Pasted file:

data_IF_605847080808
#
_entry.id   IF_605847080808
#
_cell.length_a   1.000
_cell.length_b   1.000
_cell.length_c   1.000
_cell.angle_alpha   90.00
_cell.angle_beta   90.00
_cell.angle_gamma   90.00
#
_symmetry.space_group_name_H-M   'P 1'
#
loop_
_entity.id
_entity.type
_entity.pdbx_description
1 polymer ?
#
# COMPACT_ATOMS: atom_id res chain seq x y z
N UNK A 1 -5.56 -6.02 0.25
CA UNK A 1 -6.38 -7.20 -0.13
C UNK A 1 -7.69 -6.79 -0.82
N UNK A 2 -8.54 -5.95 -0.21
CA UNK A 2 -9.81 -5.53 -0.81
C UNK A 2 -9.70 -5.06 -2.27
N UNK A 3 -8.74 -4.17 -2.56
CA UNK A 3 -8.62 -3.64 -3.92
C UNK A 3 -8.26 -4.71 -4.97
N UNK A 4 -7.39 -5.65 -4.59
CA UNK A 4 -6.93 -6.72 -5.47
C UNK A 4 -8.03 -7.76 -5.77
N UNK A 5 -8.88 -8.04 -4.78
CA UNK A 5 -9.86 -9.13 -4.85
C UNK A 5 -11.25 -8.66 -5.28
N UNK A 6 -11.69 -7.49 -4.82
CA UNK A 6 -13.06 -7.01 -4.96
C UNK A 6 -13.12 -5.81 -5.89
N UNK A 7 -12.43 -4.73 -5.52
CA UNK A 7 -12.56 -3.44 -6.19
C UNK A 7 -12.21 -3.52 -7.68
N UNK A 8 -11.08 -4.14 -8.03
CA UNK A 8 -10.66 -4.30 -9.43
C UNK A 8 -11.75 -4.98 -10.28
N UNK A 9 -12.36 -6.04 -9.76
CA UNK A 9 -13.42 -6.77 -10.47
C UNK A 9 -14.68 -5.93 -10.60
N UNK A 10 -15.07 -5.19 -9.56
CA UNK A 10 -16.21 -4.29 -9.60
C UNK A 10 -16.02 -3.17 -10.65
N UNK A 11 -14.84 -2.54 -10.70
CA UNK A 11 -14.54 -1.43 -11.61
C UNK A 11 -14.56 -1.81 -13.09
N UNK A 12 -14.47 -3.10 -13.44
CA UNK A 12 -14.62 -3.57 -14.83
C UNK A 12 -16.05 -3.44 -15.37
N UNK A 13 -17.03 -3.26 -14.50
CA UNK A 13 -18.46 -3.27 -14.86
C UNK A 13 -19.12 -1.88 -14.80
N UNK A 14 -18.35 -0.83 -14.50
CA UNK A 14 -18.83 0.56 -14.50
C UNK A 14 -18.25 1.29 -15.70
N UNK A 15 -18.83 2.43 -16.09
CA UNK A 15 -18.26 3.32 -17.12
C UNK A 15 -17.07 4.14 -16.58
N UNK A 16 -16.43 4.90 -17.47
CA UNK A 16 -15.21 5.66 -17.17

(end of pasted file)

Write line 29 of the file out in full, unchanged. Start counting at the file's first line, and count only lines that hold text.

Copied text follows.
C UNK A 3 -8.26 -4.71 -4.97